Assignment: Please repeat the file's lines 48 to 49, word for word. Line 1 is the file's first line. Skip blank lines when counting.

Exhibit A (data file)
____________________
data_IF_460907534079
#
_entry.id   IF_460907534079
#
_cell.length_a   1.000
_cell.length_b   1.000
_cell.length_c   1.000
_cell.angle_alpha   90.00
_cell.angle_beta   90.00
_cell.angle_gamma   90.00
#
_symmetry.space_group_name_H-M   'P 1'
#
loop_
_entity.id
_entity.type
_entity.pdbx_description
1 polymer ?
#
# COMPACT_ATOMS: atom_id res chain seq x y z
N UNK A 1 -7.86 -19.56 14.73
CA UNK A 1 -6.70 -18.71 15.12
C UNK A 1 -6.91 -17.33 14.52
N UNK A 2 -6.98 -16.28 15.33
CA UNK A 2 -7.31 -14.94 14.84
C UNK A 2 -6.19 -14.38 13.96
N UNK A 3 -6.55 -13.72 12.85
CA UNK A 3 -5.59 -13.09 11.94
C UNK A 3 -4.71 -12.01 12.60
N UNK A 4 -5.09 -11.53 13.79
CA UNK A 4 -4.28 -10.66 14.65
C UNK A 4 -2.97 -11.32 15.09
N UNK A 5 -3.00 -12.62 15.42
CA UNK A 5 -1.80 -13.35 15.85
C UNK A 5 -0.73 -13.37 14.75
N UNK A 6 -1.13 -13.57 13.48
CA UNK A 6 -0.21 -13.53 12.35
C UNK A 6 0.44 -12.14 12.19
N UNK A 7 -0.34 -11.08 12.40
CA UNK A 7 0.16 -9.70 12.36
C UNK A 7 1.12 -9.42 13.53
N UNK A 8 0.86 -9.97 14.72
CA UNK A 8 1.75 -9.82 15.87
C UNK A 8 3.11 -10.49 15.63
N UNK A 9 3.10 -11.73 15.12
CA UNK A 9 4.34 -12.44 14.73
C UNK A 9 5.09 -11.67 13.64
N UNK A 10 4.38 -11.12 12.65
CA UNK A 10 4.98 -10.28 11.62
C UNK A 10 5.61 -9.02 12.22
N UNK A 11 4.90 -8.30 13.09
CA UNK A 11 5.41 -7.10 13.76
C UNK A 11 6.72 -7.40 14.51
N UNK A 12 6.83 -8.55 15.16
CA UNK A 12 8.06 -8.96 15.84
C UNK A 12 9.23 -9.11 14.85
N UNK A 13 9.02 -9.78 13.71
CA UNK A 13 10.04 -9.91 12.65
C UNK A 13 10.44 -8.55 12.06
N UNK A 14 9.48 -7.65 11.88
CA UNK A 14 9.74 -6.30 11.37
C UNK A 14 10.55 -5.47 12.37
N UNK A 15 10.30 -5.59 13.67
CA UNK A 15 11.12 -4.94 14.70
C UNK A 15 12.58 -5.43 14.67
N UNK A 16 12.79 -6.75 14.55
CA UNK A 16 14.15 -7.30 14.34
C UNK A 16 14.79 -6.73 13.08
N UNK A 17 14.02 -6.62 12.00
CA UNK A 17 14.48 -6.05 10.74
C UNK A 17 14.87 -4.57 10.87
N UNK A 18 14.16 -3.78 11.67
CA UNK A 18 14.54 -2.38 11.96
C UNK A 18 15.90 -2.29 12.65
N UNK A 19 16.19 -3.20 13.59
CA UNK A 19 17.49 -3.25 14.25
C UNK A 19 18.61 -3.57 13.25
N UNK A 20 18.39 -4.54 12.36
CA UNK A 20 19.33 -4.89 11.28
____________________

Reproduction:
N UNK A 10 4.38 -11.12 12.65
CA UNK A 10 4.98 -10.28 11.62